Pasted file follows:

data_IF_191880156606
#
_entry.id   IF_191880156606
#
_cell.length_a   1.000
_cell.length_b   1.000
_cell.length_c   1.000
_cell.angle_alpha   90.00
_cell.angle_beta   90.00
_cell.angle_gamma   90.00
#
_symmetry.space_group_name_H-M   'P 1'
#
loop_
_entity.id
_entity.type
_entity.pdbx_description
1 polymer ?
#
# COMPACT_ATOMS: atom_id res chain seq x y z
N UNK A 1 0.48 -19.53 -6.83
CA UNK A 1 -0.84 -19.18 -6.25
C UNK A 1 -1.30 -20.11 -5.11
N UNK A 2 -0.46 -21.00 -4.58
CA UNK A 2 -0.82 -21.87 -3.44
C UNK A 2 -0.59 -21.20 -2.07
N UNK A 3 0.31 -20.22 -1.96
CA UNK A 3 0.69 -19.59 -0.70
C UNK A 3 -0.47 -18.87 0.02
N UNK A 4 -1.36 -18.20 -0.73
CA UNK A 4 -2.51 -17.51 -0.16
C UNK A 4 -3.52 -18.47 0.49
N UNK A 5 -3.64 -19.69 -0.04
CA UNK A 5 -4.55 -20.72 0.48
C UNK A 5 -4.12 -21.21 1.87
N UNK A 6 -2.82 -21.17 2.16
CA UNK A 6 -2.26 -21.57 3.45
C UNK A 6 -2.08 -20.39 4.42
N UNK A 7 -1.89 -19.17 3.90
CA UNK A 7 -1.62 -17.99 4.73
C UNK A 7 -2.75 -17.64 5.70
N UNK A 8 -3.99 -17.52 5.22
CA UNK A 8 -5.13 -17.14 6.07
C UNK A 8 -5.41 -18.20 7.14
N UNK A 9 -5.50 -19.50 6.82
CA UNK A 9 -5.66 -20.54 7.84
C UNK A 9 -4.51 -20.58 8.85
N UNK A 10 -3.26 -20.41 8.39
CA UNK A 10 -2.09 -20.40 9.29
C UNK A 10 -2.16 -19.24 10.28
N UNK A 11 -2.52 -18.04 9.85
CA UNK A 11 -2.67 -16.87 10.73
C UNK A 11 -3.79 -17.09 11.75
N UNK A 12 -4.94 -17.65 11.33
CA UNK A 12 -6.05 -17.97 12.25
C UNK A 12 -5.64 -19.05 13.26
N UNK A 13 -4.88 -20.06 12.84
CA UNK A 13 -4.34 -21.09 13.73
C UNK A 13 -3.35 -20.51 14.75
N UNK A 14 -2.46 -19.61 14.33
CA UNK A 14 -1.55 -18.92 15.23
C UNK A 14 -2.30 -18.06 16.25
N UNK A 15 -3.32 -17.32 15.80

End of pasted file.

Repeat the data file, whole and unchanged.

data_IF_191880156606
#
_entry.id   IF_191880156606
#
_cell.length_a   1.000
_cell.length_b   1.000
_cell.length_c   1.000
_cell.angle_alpha   90.00
_cell.angle_beta   90.00
_cell.angle_gamma   90.00
#
_symmetry.space_group_name_H-M   'P 1'
#
loop_
_entity.id
_entity.type
_entity.pdbx_description
1 polymer ?
#
# COMPACT_ATOMS: atom_id res chain seq x y z
N UNK A 1 0.48 -19.53 -6.83
CA UNK A 1 -0.84 -19.18 -6.25
C UNK A 1 -1.30 -20.11 -5.11
N UNK A 2 -0.46 -21.00 -4.58
CA UNK A 2 -0.82 -21.87 -3.44
C UNK A 2 -0.59 -21.20 -2.07
N UNK A 3 0.31 -20.22 -1.96
CA UNK A 3 0.69 -19.59 -0.70
C UNK A 3 -0.47 -18.87 0.02
N UNK A 4 -1.36 -18.20 -0.73
CA UNK A 4 -2.51 -17.51 -0.16
C UNK A 4 -3.52 -18.47 0.49
N UNK A 5 -3.64 -19.69 -0.04
CA UNK A 5 -4.55 -20.72 0.48
C UNK A 5 -4.12 -21.21 1.87
N UNK A 6 -2.82 -21.17 2.16
CA UNK A 6 -2.26 -21.57 3.45
C UNK A 6 -2.08 -20.39 4.42
N UNK A 7 -1.89 -19.17 3.90
CA UNK A 7 -1.62 -17.99 4.73
C UNK A 7 -2.75 -17.64 5.70
N UNK A 8 -3.99 -17.52 5.22
CA UNK A 8 -5.13 -17.14 6.07
C UNK A 8 -5.41 -18.20 7.14
N UNK A 9 -5.50 -19.50 6.82
CA UNK A 9 -5.66 -20.54 7.84
C UNK A 9 -4.51 -20.58 8.85
N UNK A 10 -3.26 -20.41 8.39
CA UNK A 10 -2.09 -20.40 9.29
C UNK A 10 -2.16 -19.24 10.28
N UNK A 11 -2.52 -18.04 9.85
CA UNK A 11 -2.67 -16.87 10.73
C UNK A 11 -3.79 -17.09 11.75
N UNK A 12 -4.94 -17.65 11.33
CA UNK A 12 -6.05 -17.97 12.25
C UNK A 12 -5.64 -19.05 13.26
N UNK A 13 -4.88 -20.06 12.84
CA UNK A 13 -4.34 -21.09 13.73
C UNK A 13 -3.35 -20.51 14.75
N UNK A 14 -2.46 -19.61 14.33
CA UNK A 14 -1.55 -18.92 15.23
C UNK A 14 -2.30 -18.06 16.25
N UNK A 15 -3.32 -17.32 15.80